Copyright 1999 The Denver Post. All rights reserved. This material may not be published, broadcast, rewritten or redistributed.

Sun, 26 May 2019 15:46:00 -0500 text/html
Killexams : Howard Roddy Named To Tennessee Board Of Regents

Nashville — Governor Phil Bredesen today named three Tennesseans, including Chattanooga's Howard Roddy, to fill vacancies on the Tennessee Board of Regents, which governs the state’s university and community college system, as well as technology centers.

By state law, today’s appointments to the Board of Regents must include one citizen representing East Tennessee At-Large, one citizen representing the Fourth Congressional District and one citizen representing the Seventh Congressional District. Student and faculty member positions on the Board will be announced later this month.

“The Tennessee Board of Regents plays a valuable role in our state, and I’m pleased to announce these three Tennesseans to fill open positions effective immediately,” Bredesen said. “In finding the right persons to fill the open positions on the Board, not only was it important to find people with the right knowledge and experience for the job, but to find members who reflect the great diversity of our state.”

“I appreciate all the recommendations and feedback I have received from citizens and community groups the last few months about these appointments,” Bredesen added. “I’m confident these appointees will each bring great leadership and expertise to contribute to the Board, and I thank them for their service to the State of Tennessee.”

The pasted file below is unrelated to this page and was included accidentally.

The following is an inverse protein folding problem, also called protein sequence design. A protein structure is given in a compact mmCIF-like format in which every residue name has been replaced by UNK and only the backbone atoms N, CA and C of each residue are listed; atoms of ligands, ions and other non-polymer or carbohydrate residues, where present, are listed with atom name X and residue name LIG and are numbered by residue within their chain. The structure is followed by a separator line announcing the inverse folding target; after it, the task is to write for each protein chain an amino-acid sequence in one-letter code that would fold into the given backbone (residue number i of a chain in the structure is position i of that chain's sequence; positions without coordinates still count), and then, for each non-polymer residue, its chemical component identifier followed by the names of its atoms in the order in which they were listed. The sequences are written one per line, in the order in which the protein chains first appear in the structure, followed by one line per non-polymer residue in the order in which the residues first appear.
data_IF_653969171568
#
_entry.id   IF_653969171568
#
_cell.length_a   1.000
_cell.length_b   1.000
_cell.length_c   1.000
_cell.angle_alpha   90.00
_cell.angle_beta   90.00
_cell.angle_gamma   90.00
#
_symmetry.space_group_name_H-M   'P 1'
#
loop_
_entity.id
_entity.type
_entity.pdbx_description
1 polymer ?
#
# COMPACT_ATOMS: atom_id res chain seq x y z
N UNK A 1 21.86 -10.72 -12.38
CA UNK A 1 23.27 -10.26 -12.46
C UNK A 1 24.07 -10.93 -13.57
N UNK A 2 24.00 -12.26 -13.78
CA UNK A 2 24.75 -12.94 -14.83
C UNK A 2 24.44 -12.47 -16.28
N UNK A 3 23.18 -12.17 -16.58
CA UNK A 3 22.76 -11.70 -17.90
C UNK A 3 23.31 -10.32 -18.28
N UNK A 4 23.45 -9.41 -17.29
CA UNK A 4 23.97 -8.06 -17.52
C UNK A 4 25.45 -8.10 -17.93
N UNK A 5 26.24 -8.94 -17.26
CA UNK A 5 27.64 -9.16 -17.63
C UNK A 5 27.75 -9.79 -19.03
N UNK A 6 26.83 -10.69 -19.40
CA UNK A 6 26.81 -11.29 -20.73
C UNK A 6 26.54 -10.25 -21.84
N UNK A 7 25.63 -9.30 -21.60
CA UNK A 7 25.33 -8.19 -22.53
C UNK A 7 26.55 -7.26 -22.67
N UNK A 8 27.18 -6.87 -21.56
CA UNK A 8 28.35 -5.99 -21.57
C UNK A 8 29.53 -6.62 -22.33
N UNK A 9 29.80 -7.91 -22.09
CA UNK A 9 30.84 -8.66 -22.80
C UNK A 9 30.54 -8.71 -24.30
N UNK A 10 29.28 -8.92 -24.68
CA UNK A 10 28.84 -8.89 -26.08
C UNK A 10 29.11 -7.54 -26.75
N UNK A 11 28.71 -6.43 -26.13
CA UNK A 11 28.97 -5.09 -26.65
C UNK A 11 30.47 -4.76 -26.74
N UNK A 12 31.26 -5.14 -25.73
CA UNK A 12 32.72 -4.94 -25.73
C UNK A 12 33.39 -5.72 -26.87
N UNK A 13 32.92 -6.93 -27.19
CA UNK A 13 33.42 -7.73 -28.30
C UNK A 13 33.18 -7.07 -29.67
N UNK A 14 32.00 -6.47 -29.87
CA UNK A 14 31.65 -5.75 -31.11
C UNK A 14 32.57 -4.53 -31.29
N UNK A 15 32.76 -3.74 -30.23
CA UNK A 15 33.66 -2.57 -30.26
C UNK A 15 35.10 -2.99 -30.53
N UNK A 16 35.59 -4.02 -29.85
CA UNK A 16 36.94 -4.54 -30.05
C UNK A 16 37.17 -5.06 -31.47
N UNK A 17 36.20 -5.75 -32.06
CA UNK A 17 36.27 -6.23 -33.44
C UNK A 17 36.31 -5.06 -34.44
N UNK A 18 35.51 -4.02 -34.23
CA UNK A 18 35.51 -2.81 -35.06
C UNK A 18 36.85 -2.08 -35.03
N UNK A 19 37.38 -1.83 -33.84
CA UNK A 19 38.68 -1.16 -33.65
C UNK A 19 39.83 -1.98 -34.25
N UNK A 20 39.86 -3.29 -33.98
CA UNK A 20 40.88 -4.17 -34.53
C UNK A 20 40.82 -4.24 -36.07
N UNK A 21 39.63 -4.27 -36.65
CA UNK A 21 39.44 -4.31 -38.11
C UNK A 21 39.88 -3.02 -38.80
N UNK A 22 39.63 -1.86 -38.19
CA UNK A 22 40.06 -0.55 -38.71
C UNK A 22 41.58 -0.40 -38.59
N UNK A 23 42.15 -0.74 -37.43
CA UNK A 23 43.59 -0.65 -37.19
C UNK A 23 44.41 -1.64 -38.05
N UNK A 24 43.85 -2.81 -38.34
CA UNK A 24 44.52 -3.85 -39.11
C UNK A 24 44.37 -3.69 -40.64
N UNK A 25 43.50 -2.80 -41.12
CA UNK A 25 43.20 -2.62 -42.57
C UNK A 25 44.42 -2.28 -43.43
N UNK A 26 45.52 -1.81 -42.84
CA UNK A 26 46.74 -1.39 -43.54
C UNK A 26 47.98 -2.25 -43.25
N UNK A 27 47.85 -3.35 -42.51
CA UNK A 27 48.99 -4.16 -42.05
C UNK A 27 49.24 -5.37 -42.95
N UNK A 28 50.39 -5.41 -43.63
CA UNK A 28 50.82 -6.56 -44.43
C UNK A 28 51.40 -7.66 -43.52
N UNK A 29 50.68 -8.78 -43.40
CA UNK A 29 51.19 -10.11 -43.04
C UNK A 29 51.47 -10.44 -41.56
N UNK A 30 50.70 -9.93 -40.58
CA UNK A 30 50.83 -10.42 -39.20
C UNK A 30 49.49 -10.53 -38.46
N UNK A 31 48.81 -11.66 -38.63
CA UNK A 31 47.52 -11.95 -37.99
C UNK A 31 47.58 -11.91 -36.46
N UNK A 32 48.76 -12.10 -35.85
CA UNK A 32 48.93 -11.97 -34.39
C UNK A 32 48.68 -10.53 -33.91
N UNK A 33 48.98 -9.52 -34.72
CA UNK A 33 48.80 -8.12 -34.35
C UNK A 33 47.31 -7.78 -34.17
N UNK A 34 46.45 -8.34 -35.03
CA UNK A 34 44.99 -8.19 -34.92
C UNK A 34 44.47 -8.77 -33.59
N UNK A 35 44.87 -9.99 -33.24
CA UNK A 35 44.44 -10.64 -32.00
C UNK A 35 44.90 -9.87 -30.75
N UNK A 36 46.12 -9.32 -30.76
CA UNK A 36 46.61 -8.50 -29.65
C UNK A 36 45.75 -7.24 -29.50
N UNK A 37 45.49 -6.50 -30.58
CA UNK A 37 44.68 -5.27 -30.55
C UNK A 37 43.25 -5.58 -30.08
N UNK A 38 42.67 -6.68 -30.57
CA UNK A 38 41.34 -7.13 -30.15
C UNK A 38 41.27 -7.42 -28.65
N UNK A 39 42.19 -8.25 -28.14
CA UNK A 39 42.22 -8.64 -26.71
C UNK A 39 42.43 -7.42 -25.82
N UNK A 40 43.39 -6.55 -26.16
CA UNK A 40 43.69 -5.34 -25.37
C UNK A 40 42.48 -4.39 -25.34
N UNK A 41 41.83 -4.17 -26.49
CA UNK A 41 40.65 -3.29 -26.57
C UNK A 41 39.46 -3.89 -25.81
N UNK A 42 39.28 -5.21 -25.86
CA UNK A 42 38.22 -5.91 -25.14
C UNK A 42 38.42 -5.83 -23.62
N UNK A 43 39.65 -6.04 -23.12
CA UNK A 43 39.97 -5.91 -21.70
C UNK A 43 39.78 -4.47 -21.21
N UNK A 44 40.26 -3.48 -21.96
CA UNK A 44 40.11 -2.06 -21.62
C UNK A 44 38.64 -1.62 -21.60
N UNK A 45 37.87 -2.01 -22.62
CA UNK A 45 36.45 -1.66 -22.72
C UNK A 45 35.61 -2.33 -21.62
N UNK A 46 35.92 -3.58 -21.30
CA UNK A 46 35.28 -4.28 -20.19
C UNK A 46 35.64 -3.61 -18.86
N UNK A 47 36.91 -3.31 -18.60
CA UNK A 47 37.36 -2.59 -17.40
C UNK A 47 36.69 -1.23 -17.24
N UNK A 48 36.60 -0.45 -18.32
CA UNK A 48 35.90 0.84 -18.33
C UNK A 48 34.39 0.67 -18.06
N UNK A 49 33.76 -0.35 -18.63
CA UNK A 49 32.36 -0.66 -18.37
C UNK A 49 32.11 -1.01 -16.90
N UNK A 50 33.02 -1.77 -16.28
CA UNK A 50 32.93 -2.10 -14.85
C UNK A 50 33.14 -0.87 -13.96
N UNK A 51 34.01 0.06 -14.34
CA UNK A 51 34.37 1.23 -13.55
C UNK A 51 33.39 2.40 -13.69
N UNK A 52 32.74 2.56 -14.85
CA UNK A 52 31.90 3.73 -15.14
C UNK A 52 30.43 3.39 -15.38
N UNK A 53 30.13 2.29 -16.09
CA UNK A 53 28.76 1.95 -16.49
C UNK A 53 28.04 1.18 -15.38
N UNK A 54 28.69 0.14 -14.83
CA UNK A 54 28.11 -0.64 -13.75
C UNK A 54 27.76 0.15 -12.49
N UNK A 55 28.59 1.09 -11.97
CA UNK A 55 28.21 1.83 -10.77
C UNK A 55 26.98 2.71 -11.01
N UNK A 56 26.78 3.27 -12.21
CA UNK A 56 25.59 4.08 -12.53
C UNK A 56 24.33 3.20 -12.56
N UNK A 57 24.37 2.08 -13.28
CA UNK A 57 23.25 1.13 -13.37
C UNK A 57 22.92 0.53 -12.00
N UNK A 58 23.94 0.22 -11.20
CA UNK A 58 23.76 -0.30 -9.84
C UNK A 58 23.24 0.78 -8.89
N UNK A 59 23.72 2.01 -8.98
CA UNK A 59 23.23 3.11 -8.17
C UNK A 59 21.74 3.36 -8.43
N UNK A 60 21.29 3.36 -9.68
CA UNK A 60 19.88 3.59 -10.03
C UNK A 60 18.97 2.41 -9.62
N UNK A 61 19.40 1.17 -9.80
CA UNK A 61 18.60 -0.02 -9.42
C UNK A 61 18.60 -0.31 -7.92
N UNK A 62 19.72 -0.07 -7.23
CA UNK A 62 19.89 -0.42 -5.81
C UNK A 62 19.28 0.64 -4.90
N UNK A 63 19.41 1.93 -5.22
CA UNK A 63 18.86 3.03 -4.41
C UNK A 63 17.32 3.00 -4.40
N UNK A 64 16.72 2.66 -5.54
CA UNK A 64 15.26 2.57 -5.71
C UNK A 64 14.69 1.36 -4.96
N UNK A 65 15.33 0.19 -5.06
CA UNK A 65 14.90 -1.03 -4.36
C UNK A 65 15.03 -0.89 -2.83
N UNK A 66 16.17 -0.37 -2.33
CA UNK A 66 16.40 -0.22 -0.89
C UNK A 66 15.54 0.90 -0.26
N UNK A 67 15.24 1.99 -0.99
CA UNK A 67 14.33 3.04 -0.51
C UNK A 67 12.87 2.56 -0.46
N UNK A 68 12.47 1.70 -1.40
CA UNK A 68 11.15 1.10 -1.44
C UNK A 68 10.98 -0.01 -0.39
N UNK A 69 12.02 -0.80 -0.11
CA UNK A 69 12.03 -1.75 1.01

Today’s appointments include:

Agenia Clark, Seventh District Citizen Representative. Clark is the president and CEO of The Girl Scout Council of Cumberland Valley, representing 25,000 girls and more than 8,000 volunteers. Previously, she worked as the vice president of human resources for the Tennessee Education Lottery Corporation, in addition to having worked in human resources capacities at Vanderbilt University and Nortel Networks. Her community involvement includes work with The Women’s Fund of The Community Foundation of Middle Tennessee, the Nashville Area Chamber of Commerce, and she formerly served on the board of HCA’s Tri-Star Health System. Clark holds a bachelor’s degree in communications and a master’s degree in business administration from The University of Tennessee, Knoxville. She is appointed to a six-year term.

Fran Marcum, Fourth District Citizen Representative. Marcum is a managing partner at Marcum Capital, a Tullahoma-based company that nurtures business start-ups and expansions in Tennessee. Her previous experience includes serving as chairman and CEO of Micro Craft, Inc. for 28 years, and working as an elementary teacher in the Nashville and Chattanooga school systems. Marcum currently serves on the University of Tennessee Foundation Board, is a former commissioner of the Southern Association of Schools and Colleges and has served as a trustee and former chairman of the Motlow State Community College Foundation. She is a founding member of the Tullahoma Education Foundation and Partners For Healing, a free medical clinic for the working uninsured of Coffee County. Marcum holds a bachelor’s degree in education from the Peabody College at Vanderbilt University. She is appointed to a six-year term.

Howard Roddy, East Tennessee At-Large Citizen Representative. Roddy is vice president of Advocacy & Healthy Community for Memorial Health Care System. He previously worked as an administrator in the Health Services Division for Hamilton County Government. His community involvement includes volunteer work for the East Tennessee State University Foundation, the Hamilton County Regional Health Council, the Metro Chattanooga YMCA Board, and the University of Chattanooga Foundation, Inc. He received a bachelor’s degree in chemistry from Austin Peay State University and a master’s degree in Environmental Health Administration from East Tennessee State University. He is appointed to a six-year term.